Neil de Koker is president and CEO of the Original Equipment Suppliers Association (OESA) representing 410 companies in the US with global automotive sales of US$300bn. While living in Canada, he was also on the board of the Automotive Parts Manufacturers Association of Canada. In the first of two interviews, the CEO talked to Simon Warburton on the sidelines of this year's North American International Auto Show in Detroit about the auto industry's remarkable recovery in the US.

j-a: To what extent were your members affected by the recession of the previous years?

NDK: "We had almost 10% unemployment and in Michigan, it was 14%. 2008 and 2009 were the real bottom [and in] 2010 we started to recover somewhat. In 2011 we gained nearly one million sales in vehicles so we intend on 12.6m this year.

"We were in the 15m/16ms for most of the 2000s, but the crisis caused us to take out a significant amount of overhead. The industry laid off more than 300,000 employees. As a result of that, now that we are starting up again, our break-even is low."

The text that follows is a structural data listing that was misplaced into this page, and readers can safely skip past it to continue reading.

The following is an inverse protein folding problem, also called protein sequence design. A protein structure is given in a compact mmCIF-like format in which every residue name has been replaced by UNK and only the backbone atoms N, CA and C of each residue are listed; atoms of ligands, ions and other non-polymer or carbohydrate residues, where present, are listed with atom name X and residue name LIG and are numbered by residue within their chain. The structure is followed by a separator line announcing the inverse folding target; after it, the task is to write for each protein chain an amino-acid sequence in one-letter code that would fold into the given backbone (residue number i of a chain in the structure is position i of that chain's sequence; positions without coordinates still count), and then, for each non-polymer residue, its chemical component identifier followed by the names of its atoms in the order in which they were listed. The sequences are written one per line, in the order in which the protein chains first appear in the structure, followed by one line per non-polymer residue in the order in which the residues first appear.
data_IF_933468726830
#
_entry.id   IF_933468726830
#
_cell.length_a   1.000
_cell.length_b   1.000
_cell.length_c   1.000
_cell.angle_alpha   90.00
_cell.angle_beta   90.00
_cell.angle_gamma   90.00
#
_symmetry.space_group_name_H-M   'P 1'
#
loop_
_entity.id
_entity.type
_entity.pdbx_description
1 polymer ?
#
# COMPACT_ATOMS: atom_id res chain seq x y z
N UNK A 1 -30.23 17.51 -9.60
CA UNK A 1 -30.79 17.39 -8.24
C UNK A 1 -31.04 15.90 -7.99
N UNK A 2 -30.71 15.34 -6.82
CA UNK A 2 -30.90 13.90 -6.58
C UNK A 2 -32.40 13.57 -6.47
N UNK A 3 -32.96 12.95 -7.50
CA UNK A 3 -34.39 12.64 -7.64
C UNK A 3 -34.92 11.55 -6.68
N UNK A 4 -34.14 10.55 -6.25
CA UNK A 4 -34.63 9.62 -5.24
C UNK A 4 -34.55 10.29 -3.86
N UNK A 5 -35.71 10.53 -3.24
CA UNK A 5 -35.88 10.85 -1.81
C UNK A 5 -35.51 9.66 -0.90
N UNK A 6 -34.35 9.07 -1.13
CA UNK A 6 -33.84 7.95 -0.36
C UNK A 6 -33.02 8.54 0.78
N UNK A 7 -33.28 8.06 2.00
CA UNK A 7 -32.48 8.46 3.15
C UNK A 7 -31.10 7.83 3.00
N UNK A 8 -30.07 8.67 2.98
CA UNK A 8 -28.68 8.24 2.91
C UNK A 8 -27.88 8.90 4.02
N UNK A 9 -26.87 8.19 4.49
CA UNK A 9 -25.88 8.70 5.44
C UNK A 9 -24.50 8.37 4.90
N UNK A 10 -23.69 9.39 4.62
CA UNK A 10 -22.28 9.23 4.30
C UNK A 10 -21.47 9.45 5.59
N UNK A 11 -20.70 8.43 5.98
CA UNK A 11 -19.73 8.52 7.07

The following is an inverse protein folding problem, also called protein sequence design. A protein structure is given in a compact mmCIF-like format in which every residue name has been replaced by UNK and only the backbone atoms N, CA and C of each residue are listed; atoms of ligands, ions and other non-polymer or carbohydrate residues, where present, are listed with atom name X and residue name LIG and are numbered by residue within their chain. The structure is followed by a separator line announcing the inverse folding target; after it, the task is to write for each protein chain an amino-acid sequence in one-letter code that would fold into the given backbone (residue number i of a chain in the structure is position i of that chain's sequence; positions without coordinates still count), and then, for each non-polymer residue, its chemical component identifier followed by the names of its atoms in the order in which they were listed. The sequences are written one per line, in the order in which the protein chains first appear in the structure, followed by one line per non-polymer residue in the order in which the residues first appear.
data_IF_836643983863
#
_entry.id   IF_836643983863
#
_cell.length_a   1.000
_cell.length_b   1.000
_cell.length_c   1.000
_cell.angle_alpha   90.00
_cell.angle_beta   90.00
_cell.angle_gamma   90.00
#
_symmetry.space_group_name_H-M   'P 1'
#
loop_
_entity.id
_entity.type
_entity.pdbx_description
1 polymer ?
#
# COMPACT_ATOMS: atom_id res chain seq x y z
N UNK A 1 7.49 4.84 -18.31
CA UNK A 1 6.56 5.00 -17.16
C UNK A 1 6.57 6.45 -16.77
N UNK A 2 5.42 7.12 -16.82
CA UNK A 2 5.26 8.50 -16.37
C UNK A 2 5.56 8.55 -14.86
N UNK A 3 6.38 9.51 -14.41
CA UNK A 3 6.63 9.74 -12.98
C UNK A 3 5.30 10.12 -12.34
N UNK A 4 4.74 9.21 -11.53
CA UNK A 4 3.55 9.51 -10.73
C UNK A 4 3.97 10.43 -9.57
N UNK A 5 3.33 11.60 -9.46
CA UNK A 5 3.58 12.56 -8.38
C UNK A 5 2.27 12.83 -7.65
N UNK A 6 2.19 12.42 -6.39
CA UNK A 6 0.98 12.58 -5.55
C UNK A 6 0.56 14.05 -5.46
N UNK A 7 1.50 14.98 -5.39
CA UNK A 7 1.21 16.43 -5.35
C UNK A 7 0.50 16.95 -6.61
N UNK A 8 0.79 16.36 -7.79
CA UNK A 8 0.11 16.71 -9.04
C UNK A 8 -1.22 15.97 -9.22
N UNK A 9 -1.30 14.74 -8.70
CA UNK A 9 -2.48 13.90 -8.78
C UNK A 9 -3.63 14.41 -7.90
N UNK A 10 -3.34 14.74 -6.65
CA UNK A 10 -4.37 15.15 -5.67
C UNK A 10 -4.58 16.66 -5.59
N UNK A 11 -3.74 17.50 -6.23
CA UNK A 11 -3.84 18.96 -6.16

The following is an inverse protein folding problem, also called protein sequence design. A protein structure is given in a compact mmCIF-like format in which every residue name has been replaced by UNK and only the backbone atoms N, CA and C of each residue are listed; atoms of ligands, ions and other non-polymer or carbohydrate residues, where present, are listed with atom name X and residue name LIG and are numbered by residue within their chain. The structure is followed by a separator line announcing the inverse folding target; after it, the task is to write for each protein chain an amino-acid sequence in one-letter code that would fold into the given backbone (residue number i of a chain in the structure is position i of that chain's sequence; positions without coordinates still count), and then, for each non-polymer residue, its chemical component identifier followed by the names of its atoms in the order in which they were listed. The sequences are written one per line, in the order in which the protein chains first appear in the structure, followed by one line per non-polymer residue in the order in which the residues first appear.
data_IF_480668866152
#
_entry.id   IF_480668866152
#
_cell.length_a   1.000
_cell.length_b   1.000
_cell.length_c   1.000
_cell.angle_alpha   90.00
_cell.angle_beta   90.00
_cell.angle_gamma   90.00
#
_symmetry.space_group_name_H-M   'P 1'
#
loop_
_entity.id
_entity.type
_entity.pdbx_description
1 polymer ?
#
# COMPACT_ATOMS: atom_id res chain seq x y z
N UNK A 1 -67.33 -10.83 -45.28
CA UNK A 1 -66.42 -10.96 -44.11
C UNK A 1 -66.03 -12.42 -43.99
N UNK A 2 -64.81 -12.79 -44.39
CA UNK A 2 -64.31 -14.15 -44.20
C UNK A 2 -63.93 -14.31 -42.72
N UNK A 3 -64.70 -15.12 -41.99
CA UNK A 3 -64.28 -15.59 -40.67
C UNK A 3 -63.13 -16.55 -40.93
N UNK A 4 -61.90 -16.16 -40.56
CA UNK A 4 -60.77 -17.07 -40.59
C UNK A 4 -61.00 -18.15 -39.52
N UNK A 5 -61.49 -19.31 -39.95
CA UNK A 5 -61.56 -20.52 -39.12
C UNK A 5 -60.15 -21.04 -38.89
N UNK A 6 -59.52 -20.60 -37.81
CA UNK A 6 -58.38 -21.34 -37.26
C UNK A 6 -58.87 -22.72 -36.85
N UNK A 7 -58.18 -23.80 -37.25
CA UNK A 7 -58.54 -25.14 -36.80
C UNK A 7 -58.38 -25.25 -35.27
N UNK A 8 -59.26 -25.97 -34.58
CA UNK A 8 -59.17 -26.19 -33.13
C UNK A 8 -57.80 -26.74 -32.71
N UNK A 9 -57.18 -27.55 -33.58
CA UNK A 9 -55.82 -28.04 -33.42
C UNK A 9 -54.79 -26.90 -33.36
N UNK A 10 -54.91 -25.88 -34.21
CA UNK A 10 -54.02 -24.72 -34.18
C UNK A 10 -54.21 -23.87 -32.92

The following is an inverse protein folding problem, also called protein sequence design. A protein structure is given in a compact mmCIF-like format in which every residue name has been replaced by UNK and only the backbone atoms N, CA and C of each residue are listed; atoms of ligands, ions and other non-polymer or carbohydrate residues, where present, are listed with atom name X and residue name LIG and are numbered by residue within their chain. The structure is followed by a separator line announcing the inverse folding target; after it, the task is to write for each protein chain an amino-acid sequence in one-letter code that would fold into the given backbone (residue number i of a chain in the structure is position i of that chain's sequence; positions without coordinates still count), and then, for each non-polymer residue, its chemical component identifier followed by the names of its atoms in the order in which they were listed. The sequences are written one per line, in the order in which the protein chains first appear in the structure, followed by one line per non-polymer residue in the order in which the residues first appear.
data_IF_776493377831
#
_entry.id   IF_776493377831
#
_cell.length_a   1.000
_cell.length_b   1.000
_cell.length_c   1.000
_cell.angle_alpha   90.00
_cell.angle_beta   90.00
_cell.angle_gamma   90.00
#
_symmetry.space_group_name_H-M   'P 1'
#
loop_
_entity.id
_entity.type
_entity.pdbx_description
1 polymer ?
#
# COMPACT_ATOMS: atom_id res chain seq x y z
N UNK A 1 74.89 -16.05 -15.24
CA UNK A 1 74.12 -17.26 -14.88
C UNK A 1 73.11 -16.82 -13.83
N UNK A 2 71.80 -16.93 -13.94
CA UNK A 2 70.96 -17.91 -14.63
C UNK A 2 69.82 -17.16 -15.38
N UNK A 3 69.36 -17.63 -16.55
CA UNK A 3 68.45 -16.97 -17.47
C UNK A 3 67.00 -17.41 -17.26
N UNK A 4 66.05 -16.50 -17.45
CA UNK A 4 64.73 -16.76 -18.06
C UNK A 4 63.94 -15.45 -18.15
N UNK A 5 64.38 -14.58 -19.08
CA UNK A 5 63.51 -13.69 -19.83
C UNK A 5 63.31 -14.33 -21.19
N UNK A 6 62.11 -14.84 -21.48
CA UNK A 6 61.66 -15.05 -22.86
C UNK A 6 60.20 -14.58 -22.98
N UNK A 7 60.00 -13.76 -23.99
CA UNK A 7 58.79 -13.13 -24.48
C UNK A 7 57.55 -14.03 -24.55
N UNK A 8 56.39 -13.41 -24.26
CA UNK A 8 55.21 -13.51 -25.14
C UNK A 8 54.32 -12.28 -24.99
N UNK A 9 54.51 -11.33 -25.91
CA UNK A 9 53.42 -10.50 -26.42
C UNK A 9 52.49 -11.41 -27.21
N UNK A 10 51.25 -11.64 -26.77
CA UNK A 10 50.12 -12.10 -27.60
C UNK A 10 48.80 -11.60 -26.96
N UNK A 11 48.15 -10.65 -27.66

j-a: To what extent are your members starting to see profits return?

NDK: "We have a number of suppliers that are showing very strong profitability. We are being very, very careful [about] adding additional capacity and people. Now we are having significant challenges hiring people.

"No-one is expecting another recession [although] we do expect continued pressure from Europe."

j-a: To what extent is the US political landscape having an effect on the auto industry?

NDK: "Congress is so busy trying to prevent the opposition party from winning, that they are focused on doing anything to hurt the incumbent administration. As a result we can't reach an agreement that is good for the country and it is absolutely a shame - it has got worse and worse over the years."

j-a: Despite the political logjam, are Americans purchasing new vehicles?

NDK: "We have a car parc of about 250m vehicles in this country. The average age is around 8.5 years and most recently, it is around 10.4 years. We scrap around 13m vehicles per year and have been selling less than that for the past few years."

j-a: Does the size of the US create difficulties for a body such as OESA to represent its members?

NDK: "OESA is concentrated in the Mid-West, so we are head-quartered where most of the industry is located. Honda/Ohio, Nissan/Tennessee and Detroit [for example]. Even Hyundai, which has manufacturing operations in Alabama has a technical centre 30min from Detroit.

"We have several hundred suppliers who have headquarters in Michigan and several hundred more who have sales offices here. We are affiliated to the Motor and Equipment Manufacturers Association [MEMA] - around 50% of the MMEA membership is OESA."